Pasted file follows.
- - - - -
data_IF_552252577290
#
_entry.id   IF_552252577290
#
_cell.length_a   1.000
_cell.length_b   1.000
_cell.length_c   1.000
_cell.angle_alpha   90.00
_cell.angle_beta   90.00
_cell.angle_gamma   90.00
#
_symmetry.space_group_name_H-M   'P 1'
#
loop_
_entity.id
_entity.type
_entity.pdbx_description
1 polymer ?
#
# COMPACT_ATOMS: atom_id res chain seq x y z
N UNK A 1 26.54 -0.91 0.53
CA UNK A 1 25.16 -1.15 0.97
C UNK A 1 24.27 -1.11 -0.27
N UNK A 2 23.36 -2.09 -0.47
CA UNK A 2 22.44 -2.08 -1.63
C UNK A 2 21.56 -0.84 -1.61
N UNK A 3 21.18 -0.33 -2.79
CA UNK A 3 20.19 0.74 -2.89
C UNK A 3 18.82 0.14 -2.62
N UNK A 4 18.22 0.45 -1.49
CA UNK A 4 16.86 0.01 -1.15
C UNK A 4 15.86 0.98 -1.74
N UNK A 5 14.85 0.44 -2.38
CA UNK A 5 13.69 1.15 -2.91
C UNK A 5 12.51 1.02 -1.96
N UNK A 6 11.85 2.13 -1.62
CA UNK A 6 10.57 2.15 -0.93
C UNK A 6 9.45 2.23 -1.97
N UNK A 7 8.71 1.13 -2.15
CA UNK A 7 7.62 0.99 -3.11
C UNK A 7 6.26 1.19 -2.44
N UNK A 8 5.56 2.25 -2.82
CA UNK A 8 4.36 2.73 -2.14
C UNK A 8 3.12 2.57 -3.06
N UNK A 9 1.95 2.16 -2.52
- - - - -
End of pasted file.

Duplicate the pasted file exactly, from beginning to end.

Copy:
data_IF_552252577290
#
_entry.id   IF_552252577290
#
_cell.length_a   1.000
_cell.length_b   1.000
_cell.length_c   1.000
_cell.angle_alpha   90.00
_cell.angle_beta   90.00
_cell.angle_gamma   90.00
#
_symmetry.space_group_name_H-M   'P 1'
#
loop_
_entity.id
_entity.type
_entity.pdbx_description
1 polymer ?
#
# COMPACT_ATOMS: atom_id res chain seq x y z
N UNK A 1 26.54 -0.91 0.53
CA UNK A 1 25.16 -1.15 0.97
C UNK A 1 24.27 -1.11 -0.27
N UNK A 2 23.36 -2.09 -0.47
CA UNK A 2 22.44 -2.08 -1.63
C UNK A 2 21.56 -0.84 -1.61
N UNK A 3 21.18 -0.33 -2.79
CA UNK A 3 20.19 0.74 -2.89
C UNK A 3 18.82 0.14 -2.62
N UNK A 4 18.22 0.45 -1.49
CA UNK A 4 16.86 0.01 -1.15
C UNK A 4 15.86 0.98 -1.74
N UNK A 5 14.85 0.44 -2.38
CA UNK A 5 13.69 1.15 -2.91
C UNK A 5 12.51 1.02 -1.96
N UNK A 6 11.85 2.13 -1.62
CA UNK A 6 10.57 2.15 -0.93
C UNK A 6 9.45 2.23 -1.97
N UNK A 7 8.71 1.13 -2.15
CA UNK A 7 7.62 0.99 -3.11
C UNK A 7 6.26 1.19 -2.44
N UNK A 8 5.56 2.25 -2.82
CA UNK A 8 4.36 2.73 -2.14
C UNK A 8 3.12 2.57 -3.06
N UNK A 9 1.95 2.16 -2.52